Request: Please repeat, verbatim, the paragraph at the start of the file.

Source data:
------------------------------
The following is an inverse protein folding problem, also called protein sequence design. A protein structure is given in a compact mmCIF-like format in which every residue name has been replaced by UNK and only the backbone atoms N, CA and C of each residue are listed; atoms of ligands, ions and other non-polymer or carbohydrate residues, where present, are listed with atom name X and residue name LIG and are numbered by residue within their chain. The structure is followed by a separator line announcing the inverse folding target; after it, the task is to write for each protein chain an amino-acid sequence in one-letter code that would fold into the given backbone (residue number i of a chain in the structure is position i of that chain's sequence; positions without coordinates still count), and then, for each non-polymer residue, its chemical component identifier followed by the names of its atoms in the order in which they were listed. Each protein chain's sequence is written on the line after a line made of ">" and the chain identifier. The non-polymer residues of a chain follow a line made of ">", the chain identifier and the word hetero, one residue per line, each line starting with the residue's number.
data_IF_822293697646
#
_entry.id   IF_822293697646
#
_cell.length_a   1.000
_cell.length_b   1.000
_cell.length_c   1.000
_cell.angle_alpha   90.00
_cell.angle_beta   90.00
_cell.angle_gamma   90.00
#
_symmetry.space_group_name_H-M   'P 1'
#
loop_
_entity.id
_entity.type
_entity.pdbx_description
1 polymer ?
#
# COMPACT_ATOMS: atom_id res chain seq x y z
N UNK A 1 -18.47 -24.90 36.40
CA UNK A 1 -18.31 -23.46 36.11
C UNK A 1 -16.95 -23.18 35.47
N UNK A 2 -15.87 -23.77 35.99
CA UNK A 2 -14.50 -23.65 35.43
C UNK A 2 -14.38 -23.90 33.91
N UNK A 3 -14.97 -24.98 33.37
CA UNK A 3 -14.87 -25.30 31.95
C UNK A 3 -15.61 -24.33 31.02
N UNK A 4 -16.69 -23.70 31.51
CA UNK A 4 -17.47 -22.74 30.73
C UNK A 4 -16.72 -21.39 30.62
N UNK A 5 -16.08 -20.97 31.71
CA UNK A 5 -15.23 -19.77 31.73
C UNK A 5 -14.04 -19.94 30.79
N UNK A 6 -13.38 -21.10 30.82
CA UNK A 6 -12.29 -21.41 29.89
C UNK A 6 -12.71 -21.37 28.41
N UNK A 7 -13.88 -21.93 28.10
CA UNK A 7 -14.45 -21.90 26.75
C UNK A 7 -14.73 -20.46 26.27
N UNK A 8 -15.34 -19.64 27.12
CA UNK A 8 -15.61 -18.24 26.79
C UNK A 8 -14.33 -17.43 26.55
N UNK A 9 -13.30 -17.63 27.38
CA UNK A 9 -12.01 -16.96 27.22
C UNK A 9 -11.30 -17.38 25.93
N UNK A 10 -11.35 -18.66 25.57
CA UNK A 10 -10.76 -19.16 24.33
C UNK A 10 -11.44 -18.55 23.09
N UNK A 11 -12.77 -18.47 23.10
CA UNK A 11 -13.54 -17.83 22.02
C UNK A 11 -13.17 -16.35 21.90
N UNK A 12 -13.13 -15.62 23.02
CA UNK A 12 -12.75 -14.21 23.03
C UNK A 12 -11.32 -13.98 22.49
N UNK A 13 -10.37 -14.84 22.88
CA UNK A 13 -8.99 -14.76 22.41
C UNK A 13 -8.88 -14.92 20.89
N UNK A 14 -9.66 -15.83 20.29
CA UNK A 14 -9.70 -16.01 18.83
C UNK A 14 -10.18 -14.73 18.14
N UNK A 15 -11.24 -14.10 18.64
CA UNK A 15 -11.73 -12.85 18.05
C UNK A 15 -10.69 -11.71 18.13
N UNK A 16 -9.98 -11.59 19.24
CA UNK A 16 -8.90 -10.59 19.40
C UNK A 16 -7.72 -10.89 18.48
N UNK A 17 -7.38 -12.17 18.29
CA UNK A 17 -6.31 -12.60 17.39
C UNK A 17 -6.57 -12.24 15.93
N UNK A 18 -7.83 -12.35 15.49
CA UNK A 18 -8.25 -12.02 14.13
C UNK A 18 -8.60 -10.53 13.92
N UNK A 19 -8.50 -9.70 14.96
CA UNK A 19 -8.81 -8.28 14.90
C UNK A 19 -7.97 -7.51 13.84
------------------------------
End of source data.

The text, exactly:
The following is an inverse protein folding problem, also called protein sequence design. A protein structure is given in a compact mmCIF-like format in which every residue name has been replaced by UNK and only the backbone atoms N, CA and C of each residue are listed; atoms of ligands, ions and other non-polymer or carbohydrate residues, where present, are listed with atom name X and residue name LIG and are numbered by residue within their chain. The structure is followed by a separator line announcing the inverse folding target; after it, the task is to write for each protein chain an amino-acid sequence in one-letter code that would fold into the given backbone (residue number i of a chain in the structure is position i of that chain's sequence; positions without coordinates still count), and then, for each non-polymer residue, its chemical component identifier followed by the names of its atoms in the order in which they were listed. Each protein chain's sequence is written on the line after a line made of ">" and the chain identifier. The non-polymer residues of a chain follow a line made of ">", the chain identifier and the word hetero, one residue per line, each line starting with the residue's number.